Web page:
August 18, 2011

4.6 Energy Transfer

Recall that energy transfer may take place by conduction, convection and radiation.

Conduction is the transfer of heat within a substance, molecule by molecule. So if you heat up the bottom of a solid; (i.e. a frying pan)the bottom layer of particles gain more kinetic energy, and transfer kinetic energy to the next lay, which in turn transfer energy to the layer above, and so on. As a whole, the heat travels through the solid from the heat source spreading out to the edges of the object.

Convection is the heat transfer by the mass movement of a fluid in a vertical (up/down) direction. Warm water is less dense than cold water, making cold water heavier than warm water. so if you heat up a beaker of water from the base, the warm water molecules at the bottom (heated by conduction) rise up to the surface, and the cooler molecules from the surface fall down to the bottom. These cool molecules are now closer to the heat source and so rise, and the previously hotter molecules fall back down to the base to, in turn, be heated and rise again, and so. This process of rising and falling creates a current in the fluid, which can be called a Convection Current.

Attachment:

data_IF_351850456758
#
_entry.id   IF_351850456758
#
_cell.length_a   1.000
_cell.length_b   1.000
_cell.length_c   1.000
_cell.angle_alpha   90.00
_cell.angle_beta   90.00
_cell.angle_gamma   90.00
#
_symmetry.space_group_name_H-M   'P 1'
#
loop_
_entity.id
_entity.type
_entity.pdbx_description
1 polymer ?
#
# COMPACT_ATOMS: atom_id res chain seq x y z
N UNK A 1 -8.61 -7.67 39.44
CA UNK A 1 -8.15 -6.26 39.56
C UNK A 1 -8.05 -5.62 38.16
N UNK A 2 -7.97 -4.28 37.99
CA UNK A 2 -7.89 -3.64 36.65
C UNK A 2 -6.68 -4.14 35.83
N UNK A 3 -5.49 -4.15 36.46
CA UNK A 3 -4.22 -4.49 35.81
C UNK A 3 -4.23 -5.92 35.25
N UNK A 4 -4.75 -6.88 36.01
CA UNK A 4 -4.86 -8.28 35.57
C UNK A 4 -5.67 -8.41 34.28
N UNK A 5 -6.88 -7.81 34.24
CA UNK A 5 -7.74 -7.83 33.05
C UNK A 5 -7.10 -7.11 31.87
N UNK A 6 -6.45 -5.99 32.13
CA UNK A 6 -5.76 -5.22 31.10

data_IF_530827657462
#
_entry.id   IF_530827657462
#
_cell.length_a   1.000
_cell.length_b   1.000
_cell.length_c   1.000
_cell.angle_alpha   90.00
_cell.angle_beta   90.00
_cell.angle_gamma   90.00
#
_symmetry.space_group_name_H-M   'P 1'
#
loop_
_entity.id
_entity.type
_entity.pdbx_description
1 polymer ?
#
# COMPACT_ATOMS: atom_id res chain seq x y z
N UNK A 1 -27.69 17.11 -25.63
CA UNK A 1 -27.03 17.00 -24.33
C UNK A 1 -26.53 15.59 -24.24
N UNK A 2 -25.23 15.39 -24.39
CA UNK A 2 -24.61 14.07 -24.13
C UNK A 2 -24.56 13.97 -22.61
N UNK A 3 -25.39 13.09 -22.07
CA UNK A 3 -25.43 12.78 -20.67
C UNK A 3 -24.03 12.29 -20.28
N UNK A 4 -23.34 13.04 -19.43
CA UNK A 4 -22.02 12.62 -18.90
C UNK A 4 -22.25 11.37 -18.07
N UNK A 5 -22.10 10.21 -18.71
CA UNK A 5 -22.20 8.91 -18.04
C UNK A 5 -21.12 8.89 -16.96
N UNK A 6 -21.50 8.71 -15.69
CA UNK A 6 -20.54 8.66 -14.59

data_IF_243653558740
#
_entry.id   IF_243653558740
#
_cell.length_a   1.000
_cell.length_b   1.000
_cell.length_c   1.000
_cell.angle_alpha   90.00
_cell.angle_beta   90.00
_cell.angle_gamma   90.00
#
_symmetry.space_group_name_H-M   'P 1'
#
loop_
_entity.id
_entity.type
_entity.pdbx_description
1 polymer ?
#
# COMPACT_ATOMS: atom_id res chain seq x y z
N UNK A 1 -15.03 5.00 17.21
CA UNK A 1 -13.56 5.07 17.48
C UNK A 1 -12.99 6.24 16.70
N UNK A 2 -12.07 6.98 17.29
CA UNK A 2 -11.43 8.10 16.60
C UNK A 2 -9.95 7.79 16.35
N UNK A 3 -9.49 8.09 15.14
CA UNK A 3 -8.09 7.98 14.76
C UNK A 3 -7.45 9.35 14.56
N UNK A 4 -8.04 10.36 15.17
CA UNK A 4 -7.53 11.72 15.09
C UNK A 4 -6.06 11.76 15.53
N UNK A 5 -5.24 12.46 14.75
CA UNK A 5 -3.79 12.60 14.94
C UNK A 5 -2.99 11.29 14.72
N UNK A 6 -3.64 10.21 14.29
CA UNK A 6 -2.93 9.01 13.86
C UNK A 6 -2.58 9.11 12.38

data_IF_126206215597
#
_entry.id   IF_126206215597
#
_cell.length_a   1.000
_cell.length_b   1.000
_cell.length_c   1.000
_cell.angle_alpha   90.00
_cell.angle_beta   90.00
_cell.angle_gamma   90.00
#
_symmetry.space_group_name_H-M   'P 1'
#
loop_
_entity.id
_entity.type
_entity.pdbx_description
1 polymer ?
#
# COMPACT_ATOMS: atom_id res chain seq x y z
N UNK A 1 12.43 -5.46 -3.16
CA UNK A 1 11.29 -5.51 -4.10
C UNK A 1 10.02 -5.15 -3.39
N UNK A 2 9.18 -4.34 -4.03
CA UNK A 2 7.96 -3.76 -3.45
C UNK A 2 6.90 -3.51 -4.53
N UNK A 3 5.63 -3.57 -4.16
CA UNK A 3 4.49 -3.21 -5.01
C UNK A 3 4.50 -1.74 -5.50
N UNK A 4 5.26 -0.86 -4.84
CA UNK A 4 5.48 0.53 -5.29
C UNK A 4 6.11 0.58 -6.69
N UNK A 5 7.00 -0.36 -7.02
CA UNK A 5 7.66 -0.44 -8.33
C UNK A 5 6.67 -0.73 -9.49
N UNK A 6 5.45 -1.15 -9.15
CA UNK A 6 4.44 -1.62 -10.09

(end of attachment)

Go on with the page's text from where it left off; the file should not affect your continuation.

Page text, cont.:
Radiation is the emission of energy as waves rather than through particles as before. These waves are called Electromagnetic Waves, because the energy travels in a combination of electric and magnetic waves. This energy in these waves is released when these waves are absorbed by an object, for example, energy travelling from the sun to your skin (as infra-red waves). You can feel your skin getting warmer as energy is absorbed.

The image below shows all three concepts, in a way that should aid your understanding

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